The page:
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Lou Adderley, national sports hero prototype

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The coronavirus has the primary focus of the world. This disease has impacted life throughout the globe, and, in The Bahamas, much of what is customary, has come to a screeching halt. Nevertheless, as with other countries, segments of life remain ongoing.

We’ve not stopped living.

So, it is, that there are indeed plans for some future events.  I venture to point to one national happening that will certainly be addressed, although, perhaps to a lesser degree, because of coronavirus.

Reference is to the October National Heroes celebrations. No doubt, despite being ever-mindful of the circumstances surrounding the coronavirus, members of the National

Heroes Advisory Committee, with Chairman Mark Humes leading the way, have been putting thoughts to the 2020 third version of the national extravaganza, established to pay tribute to Bahamians who rose above others in their contributions to quality nation building.

From a sporting perspective, the national heroes program could be enhanced if consideration is given to saluting more of the stalwarts who have passed this way.

For instance, we were blessed in the Bahamas to have in our midst from 1934 to 2003, Leviticus “Uncle Lou” Adderley. This Bahamian, from extremely humble beginnings, who was spawned out of the upper Wulff Road community in New Providence, developed into a multi-purpose citizen who touched many, many lives for the “much better” during his fruitful years on this side of eternity.

Adderley chose education as his professional career and became a leading light in that regard. Later in life, he devoted his time and efforts significantly to the church. When the Catholic Church made the historic decision to allow married men to be ordained as deacons, Adderley was in one of the early groups of applicants.

As an educator, (rising all the way to becoming Principal of St. Augustine’s College-SAC); and in his diaconate role, Adderley justified national hero status. The truth be told though, his sporting endeavors overlapped his entire life, from the time he began playing kick ball, and hitting a tennis ball with a broom handle.

The author of a great body of work in life, he remains more synonymous with sports and a prime candidate for national hero honours.

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I vividly remember, as far back as the 1950s, passing the tennis complex on the corner of Wulff and Mackey Street, in New Providence, Bahamas, and seeing this, energetic player, scampering all over the court. I was to get fundamentally acquainted with Adderley in 1962, my first year at SAC. My memory is clear of watching him, many mornings, walk his bicycle up the great hill at SAC; and watching him guide the Alcuin and Bernard Houses sporting schedules for the students.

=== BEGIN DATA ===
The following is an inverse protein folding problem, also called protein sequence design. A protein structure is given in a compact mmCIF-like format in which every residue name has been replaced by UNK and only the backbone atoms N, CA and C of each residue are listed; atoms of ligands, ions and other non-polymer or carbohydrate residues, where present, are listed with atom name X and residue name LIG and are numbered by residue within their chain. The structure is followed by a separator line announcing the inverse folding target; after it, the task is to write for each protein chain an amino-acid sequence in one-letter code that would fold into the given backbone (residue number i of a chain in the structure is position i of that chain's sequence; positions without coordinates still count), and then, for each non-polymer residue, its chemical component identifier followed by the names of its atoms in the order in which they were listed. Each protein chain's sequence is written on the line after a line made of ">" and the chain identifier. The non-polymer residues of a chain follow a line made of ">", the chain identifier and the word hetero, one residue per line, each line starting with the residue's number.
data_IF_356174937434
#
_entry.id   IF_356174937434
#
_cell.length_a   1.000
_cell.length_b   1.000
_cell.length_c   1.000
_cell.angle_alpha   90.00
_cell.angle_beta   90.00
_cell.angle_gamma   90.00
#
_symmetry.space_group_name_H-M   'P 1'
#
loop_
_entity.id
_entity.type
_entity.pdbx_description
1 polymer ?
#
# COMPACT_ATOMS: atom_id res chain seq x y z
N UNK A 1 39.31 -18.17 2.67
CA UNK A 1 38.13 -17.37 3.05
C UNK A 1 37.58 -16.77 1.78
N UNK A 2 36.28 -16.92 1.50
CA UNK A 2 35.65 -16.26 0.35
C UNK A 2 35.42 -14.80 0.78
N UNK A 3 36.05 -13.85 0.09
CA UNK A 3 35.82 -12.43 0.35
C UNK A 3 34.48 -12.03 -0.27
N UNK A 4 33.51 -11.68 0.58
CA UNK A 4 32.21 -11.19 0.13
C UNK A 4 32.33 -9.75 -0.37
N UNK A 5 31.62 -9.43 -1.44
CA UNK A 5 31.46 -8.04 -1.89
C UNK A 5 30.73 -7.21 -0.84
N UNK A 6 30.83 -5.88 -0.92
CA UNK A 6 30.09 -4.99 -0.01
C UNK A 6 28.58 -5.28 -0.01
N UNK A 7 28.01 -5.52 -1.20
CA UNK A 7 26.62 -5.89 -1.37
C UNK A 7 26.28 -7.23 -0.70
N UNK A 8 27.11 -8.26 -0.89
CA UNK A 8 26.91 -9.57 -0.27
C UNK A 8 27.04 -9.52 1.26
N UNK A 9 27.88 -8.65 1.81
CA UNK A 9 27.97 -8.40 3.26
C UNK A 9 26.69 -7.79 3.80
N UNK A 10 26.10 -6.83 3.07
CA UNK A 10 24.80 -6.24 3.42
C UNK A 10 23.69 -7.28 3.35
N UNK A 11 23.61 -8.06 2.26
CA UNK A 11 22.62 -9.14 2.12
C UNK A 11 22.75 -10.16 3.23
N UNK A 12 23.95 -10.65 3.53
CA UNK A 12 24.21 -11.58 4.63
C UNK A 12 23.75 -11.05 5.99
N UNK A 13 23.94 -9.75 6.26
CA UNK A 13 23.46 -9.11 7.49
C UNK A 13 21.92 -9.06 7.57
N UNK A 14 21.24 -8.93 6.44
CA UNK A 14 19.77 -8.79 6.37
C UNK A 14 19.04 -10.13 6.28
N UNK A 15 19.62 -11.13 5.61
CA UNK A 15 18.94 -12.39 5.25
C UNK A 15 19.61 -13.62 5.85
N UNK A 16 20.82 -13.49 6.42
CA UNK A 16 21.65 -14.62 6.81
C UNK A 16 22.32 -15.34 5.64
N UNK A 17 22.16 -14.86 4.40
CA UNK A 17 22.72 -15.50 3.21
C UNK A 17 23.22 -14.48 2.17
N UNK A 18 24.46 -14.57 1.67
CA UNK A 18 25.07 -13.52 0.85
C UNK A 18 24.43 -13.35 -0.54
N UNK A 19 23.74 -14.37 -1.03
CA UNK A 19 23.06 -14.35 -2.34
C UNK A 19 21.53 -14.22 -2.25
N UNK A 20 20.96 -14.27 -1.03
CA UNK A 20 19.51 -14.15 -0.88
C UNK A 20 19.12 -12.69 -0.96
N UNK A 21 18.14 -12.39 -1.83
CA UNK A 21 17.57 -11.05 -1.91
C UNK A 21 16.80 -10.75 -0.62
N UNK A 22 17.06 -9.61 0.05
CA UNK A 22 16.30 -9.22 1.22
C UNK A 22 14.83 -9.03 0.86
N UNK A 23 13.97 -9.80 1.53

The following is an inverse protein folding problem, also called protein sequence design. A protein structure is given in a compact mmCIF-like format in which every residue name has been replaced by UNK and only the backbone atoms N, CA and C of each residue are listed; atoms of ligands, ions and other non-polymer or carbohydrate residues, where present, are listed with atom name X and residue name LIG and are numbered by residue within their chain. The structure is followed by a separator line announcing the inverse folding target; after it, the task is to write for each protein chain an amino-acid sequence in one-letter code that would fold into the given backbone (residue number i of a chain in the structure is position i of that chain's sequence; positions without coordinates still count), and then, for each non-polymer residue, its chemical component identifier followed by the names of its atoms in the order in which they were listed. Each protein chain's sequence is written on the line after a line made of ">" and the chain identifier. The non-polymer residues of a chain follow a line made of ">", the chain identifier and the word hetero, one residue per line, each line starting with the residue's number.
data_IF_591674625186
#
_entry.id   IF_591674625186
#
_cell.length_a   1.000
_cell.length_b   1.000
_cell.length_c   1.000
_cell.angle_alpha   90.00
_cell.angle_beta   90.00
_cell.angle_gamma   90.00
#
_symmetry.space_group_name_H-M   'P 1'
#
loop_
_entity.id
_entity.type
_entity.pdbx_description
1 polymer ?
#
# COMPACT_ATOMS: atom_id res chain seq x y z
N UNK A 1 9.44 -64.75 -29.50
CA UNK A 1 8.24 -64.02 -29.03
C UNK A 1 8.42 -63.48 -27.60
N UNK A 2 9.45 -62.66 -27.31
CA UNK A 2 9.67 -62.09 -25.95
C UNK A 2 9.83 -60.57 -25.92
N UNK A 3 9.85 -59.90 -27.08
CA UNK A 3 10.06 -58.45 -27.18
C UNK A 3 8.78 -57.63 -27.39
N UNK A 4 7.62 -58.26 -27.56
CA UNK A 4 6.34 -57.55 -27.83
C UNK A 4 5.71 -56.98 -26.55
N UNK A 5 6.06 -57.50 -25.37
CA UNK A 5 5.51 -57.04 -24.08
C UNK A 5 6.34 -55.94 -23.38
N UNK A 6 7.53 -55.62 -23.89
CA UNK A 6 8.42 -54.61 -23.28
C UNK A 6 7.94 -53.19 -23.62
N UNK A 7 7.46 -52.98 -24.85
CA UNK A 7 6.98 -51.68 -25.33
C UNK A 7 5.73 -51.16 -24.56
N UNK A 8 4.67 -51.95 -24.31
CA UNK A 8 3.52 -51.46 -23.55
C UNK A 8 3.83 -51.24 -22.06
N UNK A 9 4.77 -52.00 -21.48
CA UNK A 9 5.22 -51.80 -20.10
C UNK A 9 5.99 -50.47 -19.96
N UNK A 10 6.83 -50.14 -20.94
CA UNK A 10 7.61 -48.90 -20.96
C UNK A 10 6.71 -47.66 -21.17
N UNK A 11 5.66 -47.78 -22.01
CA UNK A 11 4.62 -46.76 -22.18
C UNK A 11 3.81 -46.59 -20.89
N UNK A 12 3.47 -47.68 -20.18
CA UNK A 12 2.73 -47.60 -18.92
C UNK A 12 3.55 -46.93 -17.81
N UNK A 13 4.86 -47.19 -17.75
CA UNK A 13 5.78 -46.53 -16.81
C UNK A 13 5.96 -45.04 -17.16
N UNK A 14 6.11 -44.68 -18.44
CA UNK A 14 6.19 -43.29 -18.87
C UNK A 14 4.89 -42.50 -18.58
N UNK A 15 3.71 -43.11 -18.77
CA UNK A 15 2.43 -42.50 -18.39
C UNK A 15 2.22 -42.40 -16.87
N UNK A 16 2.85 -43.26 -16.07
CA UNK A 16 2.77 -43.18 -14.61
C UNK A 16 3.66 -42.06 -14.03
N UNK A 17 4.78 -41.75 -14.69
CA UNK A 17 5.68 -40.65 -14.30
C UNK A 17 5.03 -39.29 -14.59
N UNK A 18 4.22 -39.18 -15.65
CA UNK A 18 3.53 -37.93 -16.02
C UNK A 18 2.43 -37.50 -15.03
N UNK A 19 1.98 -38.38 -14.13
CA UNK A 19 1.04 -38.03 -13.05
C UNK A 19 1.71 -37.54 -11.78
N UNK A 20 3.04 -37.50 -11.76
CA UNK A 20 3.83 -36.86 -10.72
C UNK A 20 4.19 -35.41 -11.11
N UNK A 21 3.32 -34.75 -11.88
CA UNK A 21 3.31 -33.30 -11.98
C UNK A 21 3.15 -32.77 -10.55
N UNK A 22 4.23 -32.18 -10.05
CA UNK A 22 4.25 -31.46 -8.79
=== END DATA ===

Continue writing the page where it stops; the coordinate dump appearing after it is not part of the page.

I was in Alcuin House. Rudy “Hog” Ellis was (my and) one of the basketball captains of Alcuin for that 1962 class; and Philip “Cabbage” Poitier was the vanguard for the softball team. My claim to fame at the time was simply being around so many young colleagues who became nation hall of fame items as athletes.

That SAC Class of 1962 heralded the coming of age of Fred “Papa”

Smith, Jason “Peg” Moxey, Poitier and Ellis as aforementioned, Peter Brown, John Todd and Patrick “Peco” Johnson. They were but a few of the multitude of athletes nurtured to stardom by Adderley, in over 40 years of sports/mentoring service.

That category alone, qualified him as a national hero. There was so much more to this brilliant, humble son of the soil, however. He was one of the great athletes (track and field, tennis, baseball, basketball, wrestling, volleyball) in Bahamian history, tough as nails, and mentally above most others.

Inside and outside of the country, he was a sports superstar. At St. John’s University in Minnesota, Adderley lettered in Greco-Roman wrestling. He won an individual conference championship in 1954. At home, other than standing out in track and field, tennis, basketball, baseball and softball, he was a great presence in early organized volleyball play, and, later he was the certified officials organization founder.

Eddie Ford comes to mind often, regarding versatile sporting stars. Well, Adderley belongs in the conversation, and the argument could be made that he starred in more sporting disciplines than any other.

Hopefully, when the Heroes Committee completes its list of honourees for this year, Adderley will be included.

 (To respond to this column, kindly contact Fred Sturup at sturrup1504@gmail.com or on WhatsApp at 727-6363).

The post Lou Adderley, national sports hero prototype appeared first on The Freeport News.

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